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Coupled Southern Ocean cooling and Antarctic ice sheet expansion during the middle Miocene

Abstract

The middle Miocene climate transition (~14 million years ago) was characterized by a dramatic increase in the volume of the Antarctic ice sheet. The driving mechanism of this transition remains under discussion, with hypotheses including circulation changes, declining carbon dioxide in the atmosphere and orbital forcing. Southern Ocean records of planktic foraminiferal Mg/Ca have previously been interpreted to indicate a cooling of 6–7 °C and a decrease in salinity that preceded Antarctic cryosphere expansion by up to ~300,000 years. This interpretation has led to the hypothesis that changes in meridional heat and vapour transport along with an early thermal isolation of Antarctica from extrapolar climates played a fundamental role in triggering ice growth. Here we revisit the middle Miocene Southern Ocean temperature evolution using clumped isotope and lipid biomarker temperature proxies. Our records indicate that the Southern Ocean cooling and the associated salinity decrease occurred in phase with the expansion of the Antarctic ice sheet. We demonstrate that the timing and magnitude of the Southern Ocean temperature change seen in previous reconstructions can be explained if we consider pH as an additional, non-thermal, control on foraminiferal Mg/Ca ratios. Therefore, our new dataset challenges the view of a thermal isolation of Antarctica preceding ice sheet expansion, and suggests a strong coupling between Southern Ocean conditions and Antarctic ice volume in times of declining atmospheric carbon dioxide.

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Fig. 1: Site map and palaeogeographic reconstruction.
Fig. 2: Benthic δ18O and multiproxy temperature records from ODP Site 1171 located on the South Tasman Rise.
Fig. 3: Middle Miocene carbon cycle changes.
Fig. 4: Southern Ocean climate evolution during the MMCT.

Data availability

The clumped isotope and TEX86 temperature data that support the findings of this study are available in the Supplementary Information and at Pangaea (https://doi.org/10.1594/PANGAEA.919353, https://doi.org/10.1594/PANGAEA.919351). The full raw isotope data is published on the EarthChem Database (https://doi.org/10.26022/IEDA/111547).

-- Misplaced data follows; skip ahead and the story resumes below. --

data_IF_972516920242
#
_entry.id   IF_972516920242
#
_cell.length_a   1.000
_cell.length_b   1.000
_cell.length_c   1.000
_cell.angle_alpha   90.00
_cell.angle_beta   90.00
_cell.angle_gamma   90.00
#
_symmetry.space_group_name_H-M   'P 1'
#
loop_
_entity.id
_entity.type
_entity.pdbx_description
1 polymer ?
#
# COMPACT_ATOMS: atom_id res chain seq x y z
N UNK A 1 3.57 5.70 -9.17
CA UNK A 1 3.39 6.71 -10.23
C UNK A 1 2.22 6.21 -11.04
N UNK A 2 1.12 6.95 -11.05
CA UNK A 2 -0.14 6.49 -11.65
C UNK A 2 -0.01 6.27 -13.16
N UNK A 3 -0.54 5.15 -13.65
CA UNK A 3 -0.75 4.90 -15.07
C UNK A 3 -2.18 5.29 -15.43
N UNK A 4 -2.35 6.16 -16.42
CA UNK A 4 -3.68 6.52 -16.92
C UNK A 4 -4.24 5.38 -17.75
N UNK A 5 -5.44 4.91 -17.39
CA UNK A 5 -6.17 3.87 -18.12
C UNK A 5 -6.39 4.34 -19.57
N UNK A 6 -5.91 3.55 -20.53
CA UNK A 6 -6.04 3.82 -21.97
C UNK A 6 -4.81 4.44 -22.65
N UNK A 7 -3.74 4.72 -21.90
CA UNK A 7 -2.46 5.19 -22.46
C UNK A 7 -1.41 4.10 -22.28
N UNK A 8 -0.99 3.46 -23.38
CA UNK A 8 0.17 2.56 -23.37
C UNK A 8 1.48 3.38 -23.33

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Acknowledgements

We thank A. Shevenell, D. Evans, G. Foster and A. Fernandez Bremer for insightful discussions, and E. Alagoz, I. Heggstad and M. Schmitt for laboratory assistance. Furthermore, we thank all authors who shared their published data. This research used data and samples provided by the International Ocean Discovery Program (IODP) and its predecessor, the Ocean Drilling Program (ODP). The work was funded by the European Research Council (ERC) under the European Union’s Horizon 2020 research and innovation programme (grant agreement no. 638467), the Trond Mohn Foundation and the Max Planck Society.

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Authors

Contributions

T.J.L. and A.N.M. initiated and designed the study. T.J.L. generated and analysed clumped isotope data under the oversight of A.N.M. A.A. and A.M.-G. contributed TEX86 data and their interpretation. GDGT measurements were performed by A.A. under the supervision of A.M.-G. All the authors contributed to the palaeoceanographic interpretation. T.J.L. wrote the paper with substantial contributions from A.N.M., A.A., A.M.-G. and S.M.

Corresponding author

Correspondence to Thomas J. Leutert.

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The authors declare no competing interests.

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Peer review information Primary Handling Editor: James Super.

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Supplementary information

Supplementary Information

This file contains Supplementary Methods 1 and 2, Discussions 1–4, Figs. 1–14 and Tables 1–3. In addition to providing additional information on site locality and hydrography, we present details on clumped isotope and lipid biomarker analyses as well as age models. Furthermore, we discuss potential non-thermal and diagenetic effects on the applied temperature proxies.

Supplementary Data

This file contains Supplementary Tables 4–9. Supplementary Table 4 contains the calculated standard reproducibilities for our stable isotope measurements. Supplementary Tables 5 and 6 show all the stable isotope standard and sample data, respectively. Supplementary Table 7 contains the calculated clumped isotope temperatures. Supplementary Table 8 contains the fractional abundances of GDGTs, calculated temperatures and indices, and Supplementary Table 9 lists the revised ages for boron isotope-based estimates of pH and CO2.

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Leutert, T.J., Auderset, A., Martínez-García, A. et al. Coupled Southern Ocean cooling and Antarctic ice sheet expansion during the middle Miocene. Nat. Geosci. 13, 634–639 (2020). https://doi.org/10.1038/s41561-020-0623-0

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